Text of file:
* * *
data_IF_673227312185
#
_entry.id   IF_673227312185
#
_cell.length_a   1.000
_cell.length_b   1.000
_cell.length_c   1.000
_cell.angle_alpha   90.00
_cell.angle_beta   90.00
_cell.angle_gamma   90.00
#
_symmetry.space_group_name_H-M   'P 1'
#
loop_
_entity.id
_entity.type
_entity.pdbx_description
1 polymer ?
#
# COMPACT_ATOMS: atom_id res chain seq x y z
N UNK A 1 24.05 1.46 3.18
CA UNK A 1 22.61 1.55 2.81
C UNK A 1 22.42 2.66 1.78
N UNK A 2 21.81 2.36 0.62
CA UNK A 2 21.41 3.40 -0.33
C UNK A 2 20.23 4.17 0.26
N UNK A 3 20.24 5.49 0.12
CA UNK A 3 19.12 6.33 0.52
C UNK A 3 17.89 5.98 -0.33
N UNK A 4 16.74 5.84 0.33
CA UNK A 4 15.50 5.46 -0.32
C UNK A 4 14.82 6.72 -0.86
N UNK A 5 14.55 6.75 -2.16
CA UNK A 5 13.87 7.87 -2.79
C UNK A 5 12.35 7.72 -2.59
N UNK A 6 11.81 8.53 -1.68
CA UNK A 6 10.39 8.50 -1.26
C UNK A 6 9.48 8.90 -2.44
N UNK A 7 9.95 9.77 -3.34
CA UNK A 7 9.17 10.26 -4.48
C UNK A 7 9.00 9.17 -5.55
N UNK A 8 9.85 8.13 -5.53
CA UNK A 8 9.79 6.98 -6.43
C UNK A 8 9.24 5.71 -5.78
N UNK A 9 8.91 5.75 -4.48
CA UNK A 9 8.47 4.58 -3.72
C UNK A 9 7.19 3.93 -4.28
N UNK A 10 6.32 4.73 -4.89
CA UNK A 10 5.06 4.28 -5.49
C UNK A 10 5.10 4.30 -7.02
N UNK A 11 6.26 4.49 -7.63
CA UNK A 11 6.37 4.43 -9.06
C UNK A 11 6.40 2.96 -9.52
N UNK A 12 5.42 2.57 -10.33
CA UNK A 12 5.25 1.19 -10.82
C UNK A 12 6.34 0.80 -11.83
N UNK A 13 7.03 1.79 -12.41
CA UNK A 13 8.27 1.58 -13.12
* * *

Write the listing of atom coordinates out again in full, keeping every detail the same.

data_IF_673227312185
#
_entry.id   IF_673227312185
#
_cell.length_a   1.000
_cell.length_b   1.000
_cell.length_c   1.000
_cell.angle_alpha   90.00
_cell.angle_beta   90.00
_cell.angle_gamma   90.00
#
_symmetry.space_group_name_H-M   'P 1'
#
loop_
_entity.id
_entity.type
_entity.pdbx_description
1 polymer ?
#
# COMPACT_ATOMS: atom_id res chain seq x y z
N UNK A 1 24.05 1.46 3.18
CA UNK A 1 22.61 1.55 2.81
C UNK A 1 22.42 2.66 1.78
N UNK A 2 21.81 2.36 0.62
CA UNK A 2 21.41 3.40 -0.33
C UNK A 2 20.23 4.17 0.26
N UNK A 3 20.24 5.49 0.12
CA UNK A 3 19.12 6.33 0.52
C UNK A 3 17.89 5.98 -0.33
N UNK A 4 16.74 5.84 0.33
CA UNK A 4 15.50 5.46 -0.32
C UNK A 4 14.82 6.72 -0.86
N UNK A 5 14.55 6.75 -2.16
CA UNK A 5 13.87 7.87 -2.79
C UNK A 5 12.35 7.72 -2.59
N UNK A 6 11.81 8.53 -1.68
CA UNK A 6 10.39 8.50 -1.26
C UNK A 6 9.48 8.90 -2.44
N UNK A 7 9.95 9.77 -3.34
CA UNK A 7 9.17 10.26 -4.48
C UNK A 7 9.00 9.17 -5.55
N UNK A 8 9.85 8.13 -5.53
CA UNK A 8 9.79 6.98 -6.43
C UNK A 8 9.24 5.71 -5.78
N UNK A 9 8.91 5.75 -4.48
CA UNK A 9 8.47 4.58 -3.72
C UNK A 9 7.19 3.93 -4.28
N UNK A 10 6.32 4.73 -4.89
CA UNK A 10 5.06 4.28 -5.49
C UNK A 10 5.10 4.30 -7.02
N UNK A 11 6.26 4.49 -7.63
CA UNK A 11 6.37 4.43 -9.06
C UNK A 11 6.40 2.96 -9.52
N UNK A 12 5.42 2.57 -10.33
CA UNK A 12 5.25 1.19 -10.82
C UNK A 12 6.34 0.80 -11.83
N UNK A 13 7.03 1.79 -12.41
CA UNK A 13 8.27 1.58 -13.12